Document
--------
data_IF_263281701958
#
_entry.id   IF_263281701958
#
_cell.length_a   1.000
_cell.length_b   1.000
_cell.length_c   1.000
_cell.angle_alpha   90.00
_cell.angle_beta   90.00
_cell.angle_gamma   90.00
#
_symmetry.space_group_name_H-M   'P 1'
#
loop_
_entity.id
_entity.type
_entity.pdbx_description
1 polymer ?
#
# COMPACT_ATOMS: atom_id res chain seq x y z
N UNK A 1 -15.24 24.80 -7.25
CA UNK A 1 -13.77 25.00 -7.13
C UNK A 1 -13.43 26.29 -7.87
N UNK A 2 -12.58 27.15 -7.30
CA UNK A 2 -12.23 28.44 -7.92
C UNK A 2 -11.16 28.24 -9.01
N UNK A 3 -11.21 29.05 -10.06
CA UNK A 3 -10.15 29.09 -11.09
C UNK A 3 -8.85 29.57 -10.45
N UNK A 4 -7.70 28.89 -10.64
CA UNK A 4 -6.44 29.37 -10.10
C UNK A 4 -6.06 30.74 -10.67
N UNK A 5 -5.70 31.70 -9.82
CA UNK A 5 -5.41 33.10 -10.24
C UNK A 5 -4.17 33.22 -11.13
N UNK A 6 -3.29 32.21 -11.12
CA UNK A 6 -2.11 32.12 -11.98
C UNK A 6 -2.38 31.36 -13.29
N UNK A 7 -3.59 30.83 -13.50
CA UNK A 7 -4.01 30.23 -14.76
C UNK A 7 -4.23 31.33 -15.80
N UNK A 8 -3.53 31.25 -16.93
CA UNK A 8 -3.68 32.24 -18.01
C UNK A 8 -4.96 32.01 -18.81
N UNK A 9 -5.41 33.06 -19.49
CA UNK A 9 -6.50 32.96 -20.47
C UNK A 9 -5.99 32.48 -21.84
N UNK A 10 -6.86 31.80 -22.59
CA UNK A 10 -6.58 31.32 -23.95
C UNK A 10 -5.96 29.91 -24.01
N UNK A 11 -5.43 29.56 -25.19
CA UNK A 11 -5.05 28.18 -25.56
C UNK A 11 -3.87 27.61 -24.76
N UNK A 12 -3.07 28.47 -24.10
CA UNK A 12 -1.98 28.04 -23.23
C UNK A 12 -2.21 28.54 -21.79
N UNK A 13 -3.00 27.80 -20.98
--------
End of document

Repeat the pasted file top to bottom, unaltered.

data_IF_263281701958
#
_entry.id   IF_263281701958
#
_cell.length_a   1.000
_cell.length_b   1.000
_cell.length_c   1.000
_cell.angle_alpha   90.00
_cell.angle_beta   90.00
_cell.angle_gamma   90.00
#
_symmetry.space_group_name_H-M   'P 1'
#
loop_
_entity.id
_entity.type
_entity.pdbx_description
1 polymer ?
#
# COMPACT_ATOMS: atom_id res chain seq x y z
N UNK A 1 -15.24 24.80 -7.25
CA UNK A 1 -13.77 25.00 -7.13
C UNK A 1 -13.43 26.29 -7.87
N UNK A 2 -12.58 27.15 -7.30
CA UNK A 2 -12.23 28.44 -7.92
C UNK A 2 -11.16 28.24 -9.01
N UNK A 3 -11.21 29.05 -10.06
CA UNK A 3 -10.15 29.09 -11.09
C UNK A 3 -8.85 29.57 -10.45
N UNK A 4 -7.70 28.89 -10.64
CA UNK A 4 -6.44 29.37 -10.10
C UNK A 4 -6.06 30.74 -10.67
N UNK A 5 -5.70 31.70 -9.82
CA UNK A 5 -5.41 33.10 -10.24
C UNK A 5 -4.17 33.22 -11.13
N UNK A 6 -3.29 32.21 -11.12
CA UNK A 6 -2.11 32.12 -11.98
C UNK A 6 -2.38 31.36 -13.29
N UNK A 7 -3.59 30.83 -13.50
CA UNK A 7 -4.01 30.23 -14.76
C UNK A 7 -4.23 31.33 -15.80
N UNK A 8 -3.53 31.25 -16.93
CA UNK A 8 -3.68 32.24 -18.01
C UNK A 8 -4.96 32.01 -18.81
N UNK A 9 -5.41 33.06 -19.49
CA UNK A 9 -6.50 32.96 -20.47
C UNK A 9 -5.99 32.48 -21.84
N UNK A 10 -6.86 31.80 -22.59
CA UNK A 10 -6.58 31.32 -23.95
C UNK A 10 -5.96 29.91 -24.01
N UNK A 11 -5.43 29.56 -25.19
CA UNK A 11 -5.05 28.18 -25.56
C UNK A 11 -3.87 27.61 -24.76
N UNK A 12 -3.07 28.47 -24.10
CA UNK A 12 -1.98 28.04 -23.23
C UNK A 12 -2.21 28.54 -21.79
N UNK A 13 -3.00 27.80 -20.98